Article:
Downtown Dallas
Photograph courtesy Wikimedia Commons

North Texas is home to a whole host of interesting and engaging mammalian species. In Dallas/Fort Worth a number of these animals have adapted exceptionally well to urban living. They not only manage to survive in the city, but they thrive there as well.

Some of these animals are so capable and accomplished that it comes as no surprise that they are able to easily mold their behaviors to match the challenges presented by the urban environment. Clever and protean Gray Foxes are urban specialists. Haughty and solemn Bobcats are confident in their apex predator status. Cautious and wily Coyotes range far and wide across our urban landscape. Benign and demure White-tailed Deer take refuge in our urban green spaces. Mischievous and curious Raccoons are in contention for the most successful of all urbanites. Busy and industrious North American Beavers can be found anywhere in the city where the habitat is even remotely inviting.

There is another subset of mammals living in the city that are equally as successful as those mentioned earlier, but these critters rely on a different set of survival strategies. Species like the Striped Skunk, Nine-banded Armadillo, and Virginia Opossum have a unique set of tools to help them persevere. These animals have such potent and puissant adaptions that they are able to engage in lethargic locomotion and inattention in ways their less idiosyncratically endowed cousins cannot. They often behave as if they are unconcerned and unafraid, pursing their survival objectives at a leisurely pace and with a detached attitude.

Because of this, a brief encounter with one of these critters might leave a person with the impression that these little animals may be somehow handicapped by inability–that they are generally slow and unaware. But despite whatever inherent limitations skunks, armadillos, and opossums might have, there is no denying that they are some of the most successful mammalian species found in the city–or anywhere else for that matter. These animals and their special adaptations are extremely interesting. Let’s take a closer look at how they do it by exploring the secrets of their success…

Striped Skunk

Striped Skunk
Photograph courtesy Wikimedia Commons

I think everyone is well aware of the Striped Skunk’s secret survival weapon. Skunks have the ability to spray a noxious, oily musk at attackers, delivering the skunk’s tormentor a compelling incentive to hunt elsewhere. The skunk’s spray is a powerful chemical defense against predators. Like mace or pepper spray, a skunk’s spray can cause a burning sensation in the eyes and nasal passages of an attacker. It’s enough to send most would be marauders packing.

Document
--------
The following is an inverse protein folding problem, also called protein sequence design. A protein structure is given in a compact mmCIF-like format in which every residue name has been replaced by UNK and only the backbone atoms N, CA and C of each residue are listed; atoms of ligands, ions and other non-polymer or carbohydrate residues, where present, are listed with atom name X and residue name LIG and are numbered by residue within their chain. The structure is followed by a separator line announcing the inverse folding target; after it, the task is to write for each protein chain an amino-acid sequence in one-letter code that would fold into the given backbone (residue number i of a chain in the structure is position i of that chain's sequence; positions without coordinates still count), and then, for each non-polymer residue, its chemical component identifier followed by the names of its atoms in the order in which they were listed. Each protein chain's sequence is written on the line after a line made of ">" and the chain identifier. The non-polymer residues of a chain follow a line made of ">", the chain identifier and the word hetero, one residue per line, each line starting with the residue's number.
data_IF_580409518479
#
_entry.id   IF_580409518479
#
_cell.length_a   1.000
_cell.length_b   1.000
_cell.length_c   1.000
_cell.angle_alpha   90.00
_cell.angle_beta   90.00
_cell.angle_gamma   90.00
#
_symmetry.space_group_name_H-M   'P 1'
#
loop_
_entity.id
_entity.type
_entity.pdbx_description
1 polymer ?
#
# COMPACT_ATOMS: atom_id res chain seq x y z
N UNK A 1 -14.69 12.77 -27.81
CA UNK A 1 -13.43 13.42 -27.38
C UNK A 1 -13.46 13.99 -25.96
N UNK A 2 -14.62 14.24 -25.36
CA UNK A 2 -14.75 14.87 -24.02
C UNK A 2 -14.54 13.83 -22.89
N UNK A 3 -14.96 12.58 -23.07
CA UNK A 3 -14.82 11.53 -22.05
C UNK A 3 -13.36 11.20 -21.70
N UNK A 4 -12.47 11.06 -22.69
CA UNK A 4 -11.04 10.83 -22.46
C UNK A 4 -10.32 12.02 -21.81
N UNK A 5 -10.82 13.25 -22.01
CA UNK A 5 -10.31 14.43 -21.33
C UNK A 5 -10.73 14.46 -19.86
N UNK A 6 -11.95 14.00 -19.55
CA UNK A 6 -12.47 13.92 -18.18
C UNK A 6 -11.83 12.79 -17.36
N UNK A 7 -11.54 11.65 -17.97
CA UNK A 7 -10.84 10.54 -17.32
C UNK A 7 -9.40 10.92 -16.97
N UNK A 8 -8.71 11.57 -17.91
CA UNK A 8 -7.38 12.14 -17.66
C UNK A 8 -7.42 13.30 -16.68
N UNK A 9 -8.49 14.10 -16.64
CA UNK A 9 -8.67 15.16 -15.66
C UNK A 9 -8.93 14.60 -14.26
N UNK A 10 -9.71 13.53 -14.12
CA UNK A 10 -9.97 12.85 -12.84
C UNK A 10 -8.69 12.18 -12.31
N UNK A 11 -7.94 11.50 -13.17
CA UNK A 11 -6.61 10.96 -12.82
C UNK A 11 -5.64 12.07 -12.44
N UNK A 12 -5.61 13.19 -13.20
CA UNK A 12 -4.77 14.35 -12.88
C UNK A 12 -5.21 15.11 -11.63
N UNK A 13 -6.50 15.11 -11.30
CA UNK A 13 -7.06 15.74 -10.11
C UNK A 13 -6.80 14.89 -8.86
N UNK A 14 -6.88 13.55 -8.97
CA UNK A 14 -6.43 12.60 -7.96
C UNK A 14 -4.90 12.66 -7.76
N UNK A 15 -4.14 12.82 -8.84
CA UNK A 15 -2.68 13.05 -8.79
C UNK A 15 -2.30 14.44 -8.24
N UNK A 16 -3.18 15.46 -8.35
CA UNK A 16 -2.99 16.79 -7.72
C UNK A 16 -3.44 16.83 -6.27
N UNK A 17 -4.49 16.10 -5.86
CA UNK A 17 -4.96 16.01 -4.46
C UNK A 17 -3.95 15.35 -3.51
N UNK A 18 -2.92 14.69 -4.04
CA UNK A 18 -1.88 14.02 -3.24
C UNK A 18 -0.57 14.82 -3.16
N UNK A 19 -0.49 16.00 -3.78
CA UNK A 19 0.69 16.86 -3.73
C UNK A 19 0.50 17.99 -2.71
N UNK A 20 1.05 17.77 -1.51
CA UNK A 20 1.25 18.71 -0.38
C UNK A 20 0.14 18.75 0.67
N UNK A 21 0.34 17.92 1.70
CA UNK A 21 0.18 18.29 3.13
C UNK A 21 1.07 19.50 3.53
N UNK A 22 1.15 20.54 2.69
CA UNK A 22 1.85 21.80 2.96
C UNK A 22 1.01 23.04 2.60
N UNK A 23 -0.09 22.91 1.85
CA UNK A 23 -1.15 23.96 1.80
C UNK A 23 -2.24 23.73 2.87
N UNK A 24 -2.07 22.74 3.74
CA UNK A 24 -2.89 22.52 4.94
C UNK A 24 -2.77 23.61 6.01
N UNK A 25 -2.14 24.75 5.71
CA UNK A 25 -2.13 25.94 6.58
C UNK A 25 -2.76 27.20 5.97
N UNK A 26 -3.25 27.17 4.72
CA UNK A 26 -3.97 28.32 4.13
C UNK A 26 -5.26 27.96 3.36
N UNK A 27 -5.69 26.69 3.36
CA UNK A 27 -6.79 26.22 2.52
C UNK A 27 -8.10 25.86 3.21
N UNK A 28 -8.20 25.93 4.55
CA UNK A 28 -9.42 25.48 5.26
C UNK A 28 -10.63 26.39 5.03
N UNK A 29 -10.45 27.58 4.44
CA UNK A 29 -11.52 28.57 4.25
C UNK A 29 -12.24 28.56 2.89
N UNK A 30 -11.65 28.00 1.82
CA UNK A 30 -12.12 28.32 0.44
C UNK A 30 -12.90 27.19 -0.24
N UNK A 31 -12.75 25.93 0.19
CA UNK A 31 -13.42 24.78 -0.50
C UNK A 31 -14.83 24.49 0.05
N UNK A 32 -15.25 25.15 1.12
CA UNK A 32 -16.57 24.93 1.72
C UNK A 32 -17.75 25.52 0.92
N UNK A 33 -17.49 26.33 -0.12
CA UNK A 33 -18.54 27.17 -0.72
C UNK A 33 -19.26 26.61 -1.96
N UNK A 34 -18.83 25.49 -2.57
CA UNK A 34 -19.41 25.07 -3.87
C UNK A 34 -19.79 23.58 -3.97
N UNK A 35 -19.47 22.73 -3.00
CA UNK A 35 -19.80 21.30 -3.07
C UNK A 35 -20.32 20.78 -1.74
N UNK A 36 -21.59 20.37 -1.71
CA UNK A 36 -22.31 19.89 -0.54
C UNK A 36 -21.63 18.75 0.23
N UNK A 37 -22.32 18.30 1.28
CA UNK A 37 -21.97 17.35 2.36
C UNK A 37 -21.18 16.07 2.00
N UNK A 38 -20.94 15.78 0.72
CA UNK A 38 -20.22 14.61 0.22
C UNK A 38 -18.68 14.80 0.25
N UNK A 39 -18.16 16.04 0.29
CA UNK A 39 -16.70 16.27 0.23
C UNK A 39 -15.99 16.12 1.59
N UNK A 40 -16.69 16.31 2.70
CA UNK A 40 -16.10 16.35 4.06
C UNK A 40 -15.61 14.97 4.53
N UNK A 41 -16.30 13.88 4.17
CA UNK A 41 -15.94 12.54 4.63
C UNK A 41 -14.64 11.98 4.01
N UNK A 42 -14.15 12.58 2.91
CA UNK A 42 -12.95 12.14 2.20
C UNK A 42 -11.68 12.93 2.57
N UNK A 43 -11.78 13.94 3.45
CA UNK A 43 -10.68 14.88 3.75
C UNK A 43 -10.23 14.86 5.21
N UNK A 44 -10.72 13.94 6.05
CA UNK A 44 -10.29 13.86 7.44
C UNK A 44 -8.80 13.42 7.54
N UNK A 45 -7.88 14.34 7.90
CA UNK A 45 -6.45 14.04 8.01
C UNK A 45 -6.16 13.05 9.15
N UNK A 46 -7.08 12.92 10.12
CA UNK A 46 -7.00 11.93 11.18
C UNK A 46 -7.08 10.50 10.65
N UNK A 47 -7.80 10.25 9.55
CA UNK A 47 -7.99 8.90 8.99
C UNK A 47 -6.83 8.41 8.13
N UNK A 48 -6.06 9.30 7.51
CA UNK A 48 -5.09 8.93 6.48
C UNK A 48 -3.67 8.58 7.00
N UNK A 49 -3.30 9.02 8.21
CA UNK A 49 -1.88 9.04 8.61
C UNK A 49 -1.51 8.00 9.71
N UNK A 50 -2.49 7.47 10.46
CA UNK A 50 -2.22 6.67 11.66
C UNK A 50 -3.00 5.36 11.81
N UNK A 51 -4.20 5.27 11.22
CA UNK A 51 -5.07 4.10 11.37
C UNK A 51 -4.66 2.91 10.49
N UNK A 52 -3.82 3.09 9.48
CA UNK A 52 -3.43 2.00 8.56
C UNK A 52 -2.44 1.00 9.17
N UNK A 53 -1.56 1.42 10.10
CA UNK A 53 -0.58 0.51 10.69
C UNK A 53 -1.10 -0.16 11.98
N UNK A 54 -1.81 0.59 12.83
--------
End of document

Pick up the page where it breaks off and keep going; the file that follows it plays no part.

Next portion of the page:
So potent is this chemical protection that Striped Skunks have little to fear from most North Texas predators. The animals most suited to attempt hunting skunks–Coyote and Bobcats–certainly learn early in their lives the wisdom of giving the smelly black and white animals a wide berth. The skunk’s stark coloration (the pattern of which can vary greatly from individual to individual) serves as a compelling warning and reminder not to tangle with one of these well armed animals.

Examples of variations in Striped Skunk coloration

But even with this outstanding defensive capability, Striped Skunks are not completely impervious. Sometimes a predator will brave the spray if it is desperate and hungry enough. And reportedly, skunks remain vulnerable to large birds of prey–such as eagles and Great Horned Owls. These avian predators can penetrate the skunks defenses because they only have a very limited sense of smell. Only if the skunk’s spray makes direct contact with the bird’s eyes is the predator likely to break off an attack.

A skunk family foraging on a deadfall

On the numerous occasions that I have encountered Striped Skunks in the field, I have found them to be quite confident in the effectiveness of their defensive protection. When approached slowly, Striped Skunks show little evidence of fear, and are usually quite satisfied to continue their foraging activities without paying me much mind–especially if I maintain a respectable distance (which I always do). Skunks typically keep their faces buried in vegetation or detritus as they search out bugs and other invertebrates. They will work a given area over quite thoroughly before moving on. All the while their foraging is done at a leisurely pace, unmotivated by the urgency of fear–even when they are fully aware that they are being watched and followed.

Striped Skunk doing handstand warning display

The few times I have surprised a Striped Skunk the outcomes have not been much different. I have found our local skunks to be very generous with their warnings. They will display and bluff as their first, best option. I have even seen a Striped Skunk do a handstand display on at couple of occasions–a habit that is suppose to be unique to their close cousin, the Spotted Skunk. Apparently, skunks are motivated to hold back on delivering a spraying until the level of harassment they receive simply can no longer be tolerated. Nonetheless, I recommend never putting a skunk to the test. Always grant them a wide berth and the requisite respect!

Nine-banded Armadillo

Nine-banded Armadillo

Nine-banded Armadillos are another critter that at first appears to be ill-equipped for survival. Armadillos are notorious for their lack of situational awareness. These animals have poor eyesight and marginal hearing.

Instead of sight and sound, Armadillo rely primarily upon their well-developed sense of smell. Armadillos spend much of their time with their faces buried deep in the leaf litter as they root around of the forest floor in their never-ending quest for insects and other invertebrates.

Armadillo forage enthusiastically, without much regard to possible dangers. They are able to behave this way due to the high degree of confidence they have in their protective adaptation–a suit of armor is the Armadillo’s survival secret!